• Dynamic Business Transaction Baselining (Normal vs Slow Performance)
  • User browser version and device type,
  • Geographic location of users,
  • Connection method (e.g. browser vs mobile), and device type. 

AppDynamics RUM can also provide direct correlation to AppDynamics APM agents to combine the ‘front-end’ and ‘back-end’ of these user sessions where Salesforce may traverse additional down-stream applications and infrastructure.

Why JDS?

As experts in Application Performance Management (APM) and Observability, JDS have extensive experience in helping our customers determine the root cause of performance issues.

Contact us at [email protected] to discuss how monitoring Salesforce can be used to understand your end users and make informed decisions with quantifiable metrics.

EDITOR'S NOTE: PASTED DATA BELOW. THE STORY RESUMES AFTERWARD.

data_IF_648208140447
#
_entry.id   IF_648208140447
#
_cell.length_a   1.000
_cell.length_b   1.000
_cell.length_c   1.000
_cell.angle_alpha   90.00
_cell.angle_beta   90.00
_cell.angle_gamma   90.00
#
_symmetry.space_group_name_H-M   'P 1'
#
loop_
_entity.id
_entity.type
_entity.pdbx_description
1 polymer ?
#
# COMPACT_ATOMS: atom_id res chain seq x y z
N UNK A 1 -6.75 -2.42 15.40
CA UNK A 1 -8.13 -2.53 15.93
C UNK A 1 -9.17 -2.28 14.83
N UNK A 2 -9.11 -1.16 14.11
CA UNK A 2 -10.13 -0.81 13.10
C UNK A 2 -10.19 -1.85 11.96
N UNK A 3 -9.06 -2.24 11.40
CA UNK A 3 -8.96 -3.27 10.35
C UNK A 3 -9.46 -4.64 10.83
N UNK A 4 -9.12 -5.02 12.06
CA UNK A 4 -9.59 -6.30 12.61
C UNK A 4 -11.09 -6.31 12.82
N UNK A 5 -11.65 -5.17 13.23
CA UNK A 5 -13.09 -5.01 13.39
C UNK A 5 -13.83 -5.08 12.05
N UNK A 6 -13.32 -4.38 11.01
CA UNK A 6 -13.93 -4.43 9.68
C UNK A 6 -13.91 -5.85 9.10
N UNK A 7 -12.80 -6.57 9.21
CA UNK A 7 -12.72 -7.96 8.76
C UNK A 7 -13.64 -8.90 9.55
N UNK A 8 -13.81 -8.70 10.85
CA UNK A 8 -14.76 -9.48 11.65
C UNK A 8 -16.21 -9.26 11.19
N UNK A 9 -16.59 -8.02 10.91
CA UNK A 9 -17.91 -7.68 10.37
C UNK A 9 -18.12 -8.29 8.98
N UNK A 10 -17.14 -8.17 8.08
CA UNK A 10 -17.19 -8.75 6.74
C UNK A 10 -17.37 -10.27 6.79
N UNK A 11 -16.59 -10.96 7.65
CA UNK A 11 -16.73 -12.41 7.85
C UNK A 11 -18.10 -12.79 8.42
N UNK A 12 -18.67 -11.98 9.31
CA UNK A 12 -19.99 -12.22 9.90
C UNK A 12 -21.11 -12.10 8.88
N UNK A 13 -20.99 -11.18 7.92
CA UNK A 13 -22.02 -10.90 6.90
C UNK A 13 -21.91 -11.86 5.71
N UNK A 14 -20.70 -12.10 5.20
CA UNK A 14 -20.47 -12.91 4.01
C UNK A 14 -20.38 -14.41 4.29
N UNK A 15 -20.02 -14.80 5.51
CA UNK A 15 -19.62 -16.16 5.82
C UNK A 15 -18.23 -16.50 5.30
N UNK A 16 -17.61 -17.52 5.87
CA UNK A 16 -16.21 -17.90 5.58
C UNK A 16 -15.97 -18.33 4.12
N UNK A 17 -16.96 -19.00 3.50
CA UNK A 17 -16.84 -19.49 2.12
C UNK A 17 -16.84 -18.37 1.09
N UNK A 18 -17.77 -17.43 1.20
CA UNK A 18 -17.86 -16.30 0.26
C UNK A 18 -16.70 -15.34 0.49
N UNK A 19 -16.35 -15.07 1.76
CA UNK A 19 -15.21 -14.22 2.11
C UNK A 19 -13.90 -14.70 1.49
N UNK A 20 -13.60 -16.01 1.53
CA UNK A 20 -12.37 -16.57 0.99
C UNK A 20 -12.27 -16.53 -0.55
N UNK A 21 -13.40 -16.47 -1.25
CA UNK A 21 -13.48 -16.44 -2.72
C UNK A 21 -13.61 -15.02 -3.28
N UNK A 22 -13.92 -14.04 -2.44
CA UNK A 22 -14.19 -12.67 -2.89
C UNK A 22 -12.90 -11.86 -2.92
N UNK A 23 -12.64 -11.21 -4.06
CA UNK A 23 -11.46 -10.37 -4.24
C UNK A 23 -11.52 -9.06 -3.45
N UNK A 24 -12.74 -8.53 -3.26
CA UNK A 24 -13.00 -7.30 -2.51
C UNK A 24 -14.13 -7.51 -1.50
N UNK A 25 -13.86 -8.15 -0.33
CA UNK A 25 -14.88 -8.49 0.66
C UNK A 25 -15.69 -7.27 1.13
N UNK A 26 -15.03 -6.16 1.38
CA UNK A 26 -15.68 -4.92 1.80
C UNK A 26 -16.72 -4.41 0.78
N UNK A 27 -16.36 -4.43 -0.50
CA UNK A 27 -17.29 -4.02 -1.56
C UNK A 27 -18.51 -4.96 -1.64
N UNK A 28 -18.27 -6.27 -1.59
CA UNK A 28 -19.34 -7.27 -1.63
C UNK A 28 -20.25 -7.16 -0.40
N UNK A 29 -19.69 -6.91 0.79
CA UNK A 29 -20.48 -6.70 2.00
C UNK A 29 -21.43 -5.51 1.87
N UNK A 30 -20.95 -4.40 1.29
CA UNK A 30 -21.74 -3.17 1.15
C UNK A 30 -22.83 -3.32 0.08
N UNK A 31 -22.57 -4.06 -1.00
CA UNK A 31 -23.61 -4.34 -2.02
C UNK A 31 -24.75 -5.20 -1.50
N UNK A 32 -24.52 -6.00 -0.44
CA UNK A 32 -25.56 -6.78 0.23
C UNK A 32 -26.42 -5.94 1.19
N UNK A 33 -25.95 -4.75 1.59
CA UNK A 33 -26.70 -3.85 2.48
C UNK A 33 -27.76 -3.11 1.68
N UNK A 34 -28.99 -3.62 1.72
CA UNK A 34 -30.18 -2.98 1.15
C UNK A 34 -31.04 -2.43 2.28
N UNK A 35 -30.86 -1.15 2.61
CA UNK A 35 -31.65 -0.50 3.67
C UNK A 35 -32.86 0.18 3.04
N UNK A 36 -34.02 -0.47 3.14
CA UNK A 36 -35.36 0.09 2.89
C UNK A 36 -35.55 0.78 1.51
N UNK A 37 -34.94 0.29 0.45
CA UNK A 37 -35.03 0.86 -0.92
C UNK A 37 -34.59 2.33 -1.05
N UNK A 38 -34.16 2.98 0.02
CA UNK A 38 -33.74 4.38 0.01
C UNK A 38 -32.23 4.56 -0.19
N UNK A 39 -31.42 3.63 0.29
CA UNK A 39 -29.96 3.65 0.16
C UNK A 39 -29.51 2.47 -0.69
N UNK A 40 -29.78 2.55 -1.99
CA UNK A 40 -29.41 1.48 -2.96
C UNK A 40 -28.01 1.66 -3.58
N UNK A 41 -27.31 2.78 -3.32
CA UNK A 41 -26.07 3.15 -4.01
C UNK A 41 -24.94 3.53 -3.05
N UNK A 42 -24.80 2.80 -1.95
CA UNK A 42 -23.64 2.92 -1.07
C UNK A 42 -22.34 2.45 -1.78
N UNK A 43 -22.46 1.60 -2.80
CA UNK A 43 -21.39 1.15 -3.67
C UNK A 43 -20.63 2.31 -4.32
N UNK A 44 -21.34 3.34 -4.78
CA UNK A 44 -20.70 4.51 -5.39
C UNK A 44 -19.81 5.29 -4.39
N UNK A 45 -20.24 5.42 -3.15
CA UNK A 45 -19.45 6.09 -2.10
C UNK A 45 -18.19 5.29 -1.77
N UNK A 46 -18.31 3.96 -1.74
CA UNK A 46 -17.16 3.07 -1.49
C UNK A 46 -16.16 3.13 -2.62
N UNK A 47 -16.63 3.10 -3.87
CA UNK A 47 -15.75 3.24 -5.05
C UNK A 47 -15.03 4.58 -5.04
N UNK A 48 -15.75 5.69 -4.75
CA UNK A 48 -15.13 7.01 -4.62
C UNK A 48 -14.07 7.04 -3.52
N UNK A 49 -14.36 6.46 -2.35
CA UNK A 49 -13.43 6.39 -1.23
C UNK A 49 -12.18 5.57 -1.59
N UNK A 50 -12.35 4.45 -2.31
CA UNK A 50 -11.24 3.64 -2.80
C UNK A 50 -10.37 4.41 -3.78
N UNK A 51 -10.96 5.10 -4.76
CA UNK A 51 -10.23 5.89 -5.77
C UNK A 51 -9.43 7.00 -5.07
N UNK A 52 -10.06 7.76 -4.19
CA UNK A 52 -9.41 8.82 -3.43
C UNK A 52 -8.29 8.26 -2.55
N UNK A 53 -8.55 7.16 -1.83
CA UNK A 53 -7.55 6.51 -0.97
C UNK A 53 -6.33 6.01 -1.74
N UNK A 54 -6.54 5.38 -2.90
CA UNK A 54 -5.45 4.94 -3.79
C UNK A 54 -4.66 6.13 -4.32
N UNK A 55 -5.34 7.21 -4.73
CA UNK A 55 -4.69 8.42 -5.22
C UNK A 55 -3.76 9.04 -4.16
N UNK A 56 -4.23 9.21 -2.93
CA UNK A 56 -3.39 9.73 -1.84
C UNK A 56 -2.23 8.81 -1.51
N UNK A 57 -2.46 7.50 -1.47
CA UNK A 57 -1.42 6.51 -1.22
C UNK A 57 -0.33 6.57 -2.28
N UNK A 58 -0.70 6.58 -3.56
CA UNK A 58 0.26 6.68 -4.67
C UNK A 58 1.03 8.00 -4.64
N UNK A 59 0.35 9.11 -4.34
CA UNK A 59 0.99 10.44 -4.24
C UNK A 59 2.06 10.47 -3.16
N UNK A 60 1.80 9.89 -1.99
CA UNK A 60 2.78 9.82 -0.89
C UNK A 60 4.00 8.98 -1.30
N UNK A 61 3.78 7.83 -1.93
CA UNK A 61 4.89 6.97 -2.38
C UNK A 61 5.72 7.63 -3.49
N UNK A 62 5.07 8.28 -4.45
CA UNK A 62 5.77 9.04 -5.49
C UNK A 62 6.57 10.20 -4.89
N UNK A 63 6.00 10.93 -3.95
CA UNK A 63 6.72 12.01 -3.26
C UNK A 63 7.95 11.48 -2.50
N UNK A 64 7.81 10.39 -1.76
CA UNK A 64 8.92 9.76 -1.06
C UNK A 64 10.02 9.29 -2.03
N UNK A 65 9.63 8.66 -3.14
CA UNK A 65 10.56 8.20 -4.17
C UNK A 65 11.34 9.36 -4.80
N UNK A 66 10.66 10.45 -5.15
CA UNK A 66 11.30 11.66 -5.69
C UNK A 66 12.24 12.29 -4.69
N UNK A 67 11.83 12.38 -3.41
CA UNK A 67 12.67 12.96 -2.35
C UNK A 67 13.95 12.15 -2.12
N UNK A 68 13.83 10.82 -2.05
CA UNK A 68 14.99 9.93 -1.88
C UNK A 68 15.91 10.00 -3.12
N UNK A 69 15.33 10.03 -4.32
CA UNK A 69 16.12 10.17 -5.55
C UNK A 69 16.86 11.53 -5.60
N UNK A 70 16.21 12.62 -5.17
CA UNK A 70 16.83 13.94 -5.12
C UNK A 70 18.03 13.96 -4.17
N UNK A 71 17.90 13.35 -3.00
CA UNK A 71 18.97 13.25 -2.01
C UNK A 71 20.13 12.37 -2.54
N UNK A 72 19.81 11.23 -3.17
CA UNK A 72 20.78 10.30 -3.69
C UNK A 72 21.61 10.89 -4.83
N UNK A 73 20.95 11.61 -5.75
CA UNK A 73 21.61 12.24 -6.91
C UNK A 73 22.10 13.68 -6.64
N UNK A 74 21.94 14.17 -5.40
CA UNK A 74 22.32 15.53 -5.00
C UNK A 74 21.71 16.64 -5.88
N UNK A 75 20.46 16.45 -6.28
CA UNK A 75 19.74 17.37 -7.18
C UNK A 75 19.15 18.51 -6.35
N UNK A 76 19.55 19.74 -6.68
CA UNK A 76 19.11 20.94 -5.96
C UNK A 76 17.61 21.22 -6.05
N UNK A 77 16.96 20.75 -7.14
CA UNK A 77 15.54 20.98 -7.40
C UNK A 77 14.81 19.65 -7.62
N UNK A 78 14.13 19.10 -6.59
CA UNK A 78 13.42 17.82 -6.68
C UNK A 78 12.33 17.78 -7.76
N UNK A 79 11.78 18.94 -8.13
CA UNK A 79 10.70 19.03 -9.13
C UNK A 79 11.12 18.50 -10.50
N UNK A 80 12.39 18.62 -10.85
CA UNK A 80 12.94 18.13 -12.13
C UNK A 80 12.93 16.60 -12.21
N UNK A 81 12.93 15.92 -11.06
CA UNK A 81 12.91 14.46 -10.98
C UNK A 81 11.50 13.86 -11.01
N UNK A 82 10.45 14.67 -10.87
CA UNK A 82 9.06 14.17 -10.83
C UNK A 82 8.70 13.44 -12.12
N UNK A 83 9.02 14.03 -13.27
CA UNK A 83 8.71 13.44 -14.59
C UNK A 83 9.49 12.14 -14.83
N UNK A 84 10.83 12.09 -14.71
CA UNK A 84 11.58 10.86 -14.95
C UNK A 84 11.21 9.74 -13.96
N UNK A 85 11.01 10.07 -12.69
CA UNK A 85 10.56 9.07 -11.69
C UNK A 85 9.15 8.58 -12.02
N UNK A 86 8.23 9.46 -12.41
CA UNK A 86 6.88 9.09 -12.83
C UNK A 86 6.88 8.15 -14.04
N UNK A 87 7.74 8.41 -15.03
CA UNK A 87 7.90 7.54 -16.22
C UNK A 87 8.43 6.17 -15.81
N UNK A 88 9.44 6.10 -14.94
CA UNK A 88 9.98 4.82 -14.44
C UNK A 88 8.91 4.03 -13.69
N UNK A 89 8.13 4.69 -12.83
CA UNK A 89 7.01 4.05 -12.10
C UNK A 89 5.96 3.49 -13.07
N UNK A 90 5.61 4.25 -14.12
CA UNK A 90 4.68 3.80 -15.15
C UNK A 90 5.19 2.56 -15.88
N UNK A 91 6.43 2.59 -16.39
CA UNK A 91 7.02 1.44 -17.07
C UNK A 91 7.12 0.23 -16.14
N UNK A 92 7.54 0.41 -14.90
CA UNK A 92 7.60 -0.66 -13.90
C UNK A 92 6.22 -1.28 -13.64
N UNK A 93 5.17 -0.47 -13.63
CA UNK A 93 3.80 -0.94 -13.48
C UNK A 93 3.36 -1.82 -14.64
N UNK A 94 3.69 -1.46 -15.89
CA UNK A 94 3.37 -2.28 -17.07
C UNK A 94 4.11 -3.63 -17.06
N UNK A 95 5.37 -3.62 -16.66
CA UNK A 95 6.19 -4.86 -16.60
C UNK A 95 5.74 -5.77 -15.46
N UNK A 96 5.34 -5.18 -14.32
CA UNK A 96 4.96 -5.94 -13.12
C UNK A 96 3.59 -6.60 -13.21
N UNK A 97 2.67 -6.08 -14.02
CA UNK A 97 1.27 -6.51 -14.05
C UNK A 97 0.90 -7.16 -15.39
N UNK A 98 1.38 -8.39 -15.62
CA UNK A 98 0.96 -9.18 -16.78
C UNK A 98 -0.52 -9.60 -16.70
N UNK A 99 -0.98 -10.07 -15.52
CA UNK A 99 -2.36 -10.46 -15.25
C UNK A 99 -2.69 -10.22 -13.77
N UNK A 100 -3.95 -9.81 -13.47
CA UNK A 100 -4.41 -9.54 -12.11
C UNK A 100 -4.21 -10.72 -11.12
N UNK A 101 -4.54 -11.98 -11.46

Monitoring Atlassian Suite with AppDynamics

Millions of IT professionals use JIRA, Confluence, and Bitbucket daily as the backbone of their software lifecycle. These tools are critical to getting anything done in thousands of organisations. If you’re reading this, it’s safe to guess that’s the case for your organisation too!

Application monitoring is crucial when your business relies on good application performance. Just knowing that your application is running isn’t enough; you need assurance that it’s performing optimally. This is what a JDS client that runs in-house instances of JIRA, Confluence, and Bitbucket, recently found out.

This client, a major Australian bank, started to notice slowness with JIRA, but the standard infrastructure monitoring they were using was not providing enough insight to allow them to determine the root cause.

JDS was able to instrument their Atlassian products with AppDynamics APM agents to gain insights into the performance of the applications. After deployment of the Java Agents to the applications, AppDynamics automatically populated the topology map below, known as a Flow Map. This Flow Map shows the interactions for each application, accompanied by overall application and Business Transaction health, and metrics like load, response time, and errors.